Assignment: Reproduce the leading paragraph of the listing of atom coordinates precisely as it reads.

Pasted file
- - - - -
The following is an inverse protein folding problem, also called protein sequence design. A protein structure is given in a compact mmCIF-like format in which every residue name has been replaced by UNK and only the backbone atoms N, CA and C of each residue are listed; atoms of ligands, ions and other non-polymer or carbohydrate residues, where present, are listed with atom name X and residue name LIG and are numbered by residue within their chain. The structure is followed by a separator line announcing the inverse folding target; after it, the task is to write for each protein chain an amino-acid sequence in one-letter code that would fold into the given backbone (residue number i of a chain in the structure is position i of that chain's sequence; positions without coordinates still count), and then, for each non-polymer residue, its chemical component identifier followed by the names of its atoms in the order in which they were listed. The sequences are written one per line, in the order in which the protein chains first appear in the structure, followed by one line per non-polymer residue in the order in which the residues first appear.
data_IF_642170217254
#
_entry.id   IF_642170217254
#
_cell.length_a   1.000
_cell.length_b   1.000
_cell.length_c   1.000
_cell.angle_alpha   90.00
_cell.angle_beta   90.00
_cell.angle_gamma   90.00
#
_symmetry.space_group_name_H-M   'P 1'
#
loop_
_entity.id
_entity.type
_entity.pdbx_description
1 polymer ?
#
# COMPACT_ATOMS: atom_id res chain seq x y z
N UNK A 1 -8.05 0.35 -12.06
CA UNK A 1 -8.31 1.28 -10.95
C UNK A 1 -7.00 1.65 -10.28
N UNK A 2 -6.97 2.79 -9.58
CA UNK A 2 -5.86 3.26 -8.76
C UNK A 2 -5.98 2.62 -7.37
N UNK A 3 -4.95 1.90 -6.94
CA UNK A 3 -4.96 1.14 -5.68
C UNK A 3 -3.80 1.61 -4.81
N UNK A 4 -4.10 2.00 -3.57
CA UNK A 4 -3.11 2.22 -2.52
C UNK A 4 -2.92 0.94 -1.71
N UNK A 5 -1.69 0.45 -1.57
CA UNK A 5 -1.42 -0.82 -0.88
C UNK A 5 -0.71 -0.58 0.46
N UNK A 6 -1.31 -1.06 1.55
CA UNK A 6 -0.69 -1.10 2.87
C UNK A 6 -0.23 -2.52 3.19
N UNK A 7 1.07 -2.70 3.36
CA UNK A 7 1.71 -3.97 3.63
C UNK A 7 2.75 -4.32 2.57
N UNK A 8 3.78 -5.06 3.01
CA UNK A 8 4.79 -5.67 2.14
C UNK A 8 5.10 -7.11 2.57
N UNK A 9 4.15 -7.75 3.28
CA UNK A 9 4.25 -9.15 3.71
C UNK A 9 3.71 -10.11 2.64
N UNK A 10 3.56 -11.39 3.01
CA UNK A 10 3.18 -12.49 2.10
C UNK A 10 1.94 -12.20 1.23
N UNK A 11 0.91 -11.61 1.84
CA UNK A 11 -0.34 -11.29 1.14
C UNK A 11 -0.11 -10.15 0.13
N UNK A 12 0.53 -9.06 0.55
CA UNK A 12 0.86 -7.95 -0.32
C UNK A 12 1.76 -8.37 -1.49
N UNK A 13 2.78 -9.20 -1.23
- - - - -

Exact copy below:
The following is an inverse protein folding problem, also called protein sequence design. A protein structure is given in a compact mmCIF-like format in which every residue name has been replaced by UNK and only the backbone atoms N, CA and C of each residue are listed; atoms of ligands, ions and other non-polymer or carbohydrate residues, where present, are listed with atom name X and residue name LIG and are numbered by residue within their chain. The structure is followed by a separator line announcing the inverse folding target; after it, the task is to write for each protein chain an amino-acid sequence in one-letter code that would fold into the given backbone (residue number i of a chain in the structure is position i of that chain's sequence; positions without coordinates still count), and then, for each non-polymer residue, its chemical component identifier followed by the names of its atoms in the order in which they were listed. The sequences are written one per line, in the order in which the protein chains first appear in the structure, followed by one line per non-polymer residue in the order in which the residues first appear.